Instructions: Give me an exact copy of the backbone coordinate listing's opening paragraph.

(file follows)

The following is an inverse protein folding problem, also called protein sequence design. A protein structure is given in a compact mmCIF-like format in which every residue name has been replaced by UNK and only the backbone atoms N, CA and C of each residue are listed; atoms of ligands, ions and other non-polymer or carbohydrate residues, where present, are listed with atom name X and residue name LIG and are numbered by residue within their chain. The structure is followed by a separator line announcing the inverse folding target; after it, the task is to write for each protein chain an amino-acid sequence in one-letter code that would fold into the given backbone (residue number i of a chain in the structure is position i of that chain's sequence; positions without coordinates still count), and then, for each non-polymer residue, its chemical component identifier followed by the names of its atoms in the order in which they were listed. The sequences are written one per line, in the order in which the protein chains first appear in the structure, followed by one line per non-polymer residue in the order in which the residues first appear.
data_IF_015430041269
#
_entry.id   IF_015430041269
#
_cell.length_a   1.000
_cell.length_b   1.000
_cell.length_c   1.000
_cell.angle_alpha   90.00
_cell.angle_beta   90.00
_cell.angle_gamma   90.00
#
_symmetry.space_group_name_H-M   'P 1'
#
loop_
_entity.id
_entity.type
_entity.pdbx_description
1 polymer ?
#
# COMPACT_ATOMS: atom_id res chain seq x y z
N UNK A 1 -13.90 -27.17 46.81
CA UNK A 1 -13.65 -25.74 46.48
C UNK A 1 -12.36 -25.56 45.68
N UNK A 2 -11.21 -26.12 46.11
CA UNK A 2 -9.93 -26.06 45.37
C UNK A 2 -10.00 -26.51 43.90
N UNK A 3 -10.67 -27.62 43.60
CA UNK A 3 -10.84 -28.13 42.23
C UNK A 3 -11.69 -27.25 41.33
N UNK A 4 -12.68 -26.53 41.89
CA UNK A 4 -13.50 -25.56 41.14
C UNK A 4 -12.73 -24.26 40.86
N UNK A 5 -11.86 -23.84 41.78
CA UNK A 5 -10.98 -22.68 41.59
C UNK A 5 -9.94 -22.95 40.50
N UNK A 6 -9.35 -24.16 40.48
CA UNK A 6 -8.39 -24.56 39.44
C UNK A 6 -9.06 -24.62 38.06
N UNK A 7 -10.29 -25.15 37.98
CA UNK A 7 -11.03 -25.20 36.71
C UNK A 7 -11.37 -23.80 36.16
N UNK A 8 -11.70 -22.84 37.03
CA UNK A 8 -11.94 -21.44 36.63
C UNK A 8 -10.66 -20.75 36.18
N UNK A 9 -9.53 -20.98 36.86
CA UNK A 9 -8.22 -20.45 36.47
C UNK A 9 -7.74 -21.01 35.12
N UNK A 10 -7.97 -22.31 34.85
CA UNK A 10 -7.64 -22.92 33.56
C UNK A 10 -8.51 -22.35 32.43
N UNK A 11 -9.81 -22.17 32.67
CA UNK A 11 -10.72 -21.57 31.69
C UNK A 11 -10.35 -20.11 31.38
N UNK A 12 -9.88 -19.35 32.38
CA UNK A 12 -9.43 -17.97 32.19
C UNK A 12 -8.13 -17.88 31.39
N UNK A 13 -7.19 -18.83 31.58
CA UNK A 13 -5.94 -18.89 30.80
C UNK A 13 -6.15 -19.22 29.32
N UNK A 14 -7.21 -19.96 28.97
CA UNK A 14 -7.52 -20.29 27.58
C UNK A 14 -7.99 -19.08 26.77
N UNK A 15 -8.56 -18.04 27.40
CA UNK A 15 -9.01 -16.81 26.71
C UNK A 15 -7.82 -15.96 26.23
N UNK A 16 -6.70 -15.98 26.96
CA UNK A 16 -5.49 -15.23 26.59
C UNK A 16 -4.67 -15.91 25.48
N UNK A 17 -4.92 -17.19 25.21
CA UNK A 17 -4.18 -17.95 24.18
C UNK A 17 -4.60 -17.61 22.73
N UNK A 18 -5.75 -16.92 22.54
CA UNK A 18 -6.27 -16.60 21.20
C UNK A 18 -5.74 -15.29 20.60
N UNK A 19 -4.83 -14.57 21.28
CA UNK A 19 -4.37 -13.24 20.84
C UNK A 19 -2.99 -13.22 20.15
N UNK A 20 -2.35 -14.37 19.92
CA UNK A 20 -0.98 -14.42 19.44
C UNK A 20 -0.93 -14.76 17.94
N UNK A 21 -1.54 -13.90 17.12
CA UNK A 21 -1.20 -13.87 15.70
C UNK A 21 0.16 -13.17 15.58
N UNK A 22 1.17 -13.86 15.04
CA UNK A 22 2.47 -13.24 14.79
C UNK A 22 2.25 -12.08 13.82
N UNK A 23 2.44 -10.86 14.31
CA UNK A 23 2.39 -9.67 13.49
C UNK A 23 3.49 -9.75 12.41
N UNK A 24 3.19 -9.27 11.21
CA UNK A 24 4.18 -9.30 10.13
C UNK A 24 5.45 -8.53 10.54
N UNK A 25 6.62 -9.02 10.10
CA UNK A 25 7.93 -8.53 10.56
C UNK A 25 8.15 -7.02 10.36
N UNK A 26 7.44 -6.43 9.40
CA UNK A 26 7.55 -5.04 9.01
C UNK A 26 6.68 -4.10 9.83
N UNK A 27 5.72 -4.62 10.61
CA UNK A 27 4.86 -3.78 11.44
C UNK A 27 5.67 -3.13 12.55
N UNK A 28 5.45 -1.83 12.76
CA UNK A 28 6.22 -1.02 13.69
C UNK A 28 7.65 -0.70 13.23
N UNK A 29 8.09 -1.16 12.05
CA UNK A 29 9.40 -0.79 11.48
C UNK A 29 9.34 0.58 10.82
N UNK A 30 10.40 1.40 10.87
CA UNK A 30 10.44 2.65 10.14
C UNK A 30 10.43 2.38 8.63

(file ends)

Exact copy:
The following is an inverse protein folding problem, also called protein sequence design. A protein structure is given in a compact mmCIF-like format in which every residue name has been replaced by UNK and only the backbone atoms N, CA and C of each residue are listed; atoms of ligands, ions and other non-polymer or carbohydrate residues, where present, are listed with atom name X and residue name LIG and are numbered by residue within their chain. The structure is followed by a separator line announcing the inverse folding target; after it, the task is to write for each protein chain an amino-acid sequence in one-letter code that would fold into the given backbone (residue number i of a chain in the structure is position i of that chain's sequence; positions without coordinates still count), and then, for each non-polymer residue, its chemical component identifier followed by the names of its atoms in the order in which they were listed. The sequences are written one per line, in the order in which the protein chains first appear in the structure, followed by one line per non-polymer residue in the order in which the residues first appear.